Serbia: IMF criticizes EPS for not adjusting electricity prices for small and medium enterprises, News Serbia Energy
The analysis performed by the International Monetary Fund (IMF) showed that the production price of electricity is lower that the sale price for residential consumers and small and medium enterprises. It also showed that current RES subsidy of 0.079 eurocents per kWh, which is paid by consumers through electricity bills, is not sufficient to cover payments for produced “green” energy.
IMF criticized the Serbian authorities for not adjusting the prices of electricity for small and medium enterprises in September, which is actually lower than the production price, and for not increasing subsidies for electricity production from renewable sources.
According to Serbian newspapers, IMF also criticized non-compliance with deadlines related to the procedures for the transformation of a company from a public company into a joint stock company, primarily the part related to the delay in launching tenders for the valuation of EPS’ assets.
According to the newspapers, the Serbian side explained that both households and small commercial consumers were severely affected by the coronavirus pandemic, therefore it was decided not to increase electricity prices. The IMF acknowledged this reasoning, but still urges for the increase of RES subsidies paid by the consumers, because EPS’ losses from purchases of electricity produced from renewable sources are steadily increasing.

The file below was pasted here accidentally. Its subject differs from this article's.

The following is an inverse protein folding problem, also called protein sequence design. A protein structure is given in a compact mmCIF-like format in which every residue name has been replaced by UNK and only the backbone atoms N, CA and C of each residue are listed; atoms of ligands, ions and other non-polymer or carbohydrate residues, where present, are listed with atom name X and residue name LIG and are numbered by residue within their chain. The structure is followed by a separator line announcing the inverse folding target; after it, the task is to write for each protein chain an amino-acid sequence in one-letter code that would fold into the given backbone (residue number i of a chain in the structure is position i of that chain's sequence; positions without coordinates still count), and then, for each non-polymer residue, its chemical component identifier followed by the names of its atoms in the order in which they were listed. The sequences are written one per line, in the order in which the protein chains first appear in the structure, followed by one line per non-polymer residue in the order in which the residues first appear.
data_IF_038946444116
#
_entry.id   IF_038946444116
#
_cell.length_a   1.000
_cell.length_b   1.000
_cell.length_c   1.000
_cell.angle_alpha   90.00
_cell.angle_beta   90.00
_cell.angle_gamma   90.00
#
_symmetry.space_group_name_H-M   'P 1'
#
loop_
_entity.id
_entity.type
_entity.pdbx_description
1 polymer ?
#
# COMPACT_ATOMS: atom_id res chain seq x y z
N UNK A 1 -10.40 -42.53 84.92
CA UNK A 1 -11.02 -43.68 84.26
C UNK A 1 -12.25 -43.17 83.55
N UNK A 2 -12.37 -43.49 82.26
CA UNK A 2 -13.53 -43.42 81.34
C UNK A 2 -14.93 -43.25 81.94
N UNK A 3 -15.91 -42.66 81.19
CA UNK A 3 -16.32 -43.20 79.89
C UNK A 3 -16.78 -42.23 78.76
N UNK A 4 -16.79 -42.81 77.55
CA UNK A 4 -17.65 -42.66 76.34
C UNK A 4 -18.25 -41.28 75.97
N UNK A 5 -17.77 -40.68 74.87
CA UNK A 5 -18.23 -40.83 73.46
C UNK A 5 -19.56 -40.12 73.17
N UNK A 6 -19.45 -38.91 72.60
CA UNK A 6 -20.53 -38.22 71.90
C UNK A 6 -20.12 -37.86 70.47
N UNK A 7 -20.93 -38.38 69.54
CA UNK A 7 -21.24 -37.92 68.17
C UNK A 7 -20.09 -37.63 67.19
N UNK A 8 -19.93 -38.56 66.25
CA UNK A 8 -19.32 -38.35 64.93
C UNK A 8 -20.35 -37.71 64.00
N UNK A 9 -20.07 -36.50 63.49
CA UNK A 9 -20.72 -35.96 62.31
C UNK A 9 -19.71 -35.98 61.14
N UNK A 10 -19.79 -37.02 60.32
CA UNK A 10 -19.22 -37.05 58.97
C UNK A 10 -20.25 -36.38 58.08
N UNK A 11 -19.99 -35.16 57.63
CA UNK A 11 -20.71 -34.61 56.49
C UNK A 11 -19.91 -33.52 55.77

In July, media reported that the IMF requested an increase of electricity prices by 7.7 to 7.9 % as of 1 September. The last increase in Serbia was in December last year, when electricity prices for residential and small business customers rose by 3.9 %. Currently, the price of electricity for this category of consumers is around 0.06 euros/kWh, without VAT. Serbia has the lowest price of electricity in the region and in Europe. The price is 7.2 % lower compared to North Macedonia, 18.9 % lower compared to Bulgaria, 24 % lower than in Albania, while kWh of electricity is 71 % more expensive in Croatia and 120 % in Slovenia.
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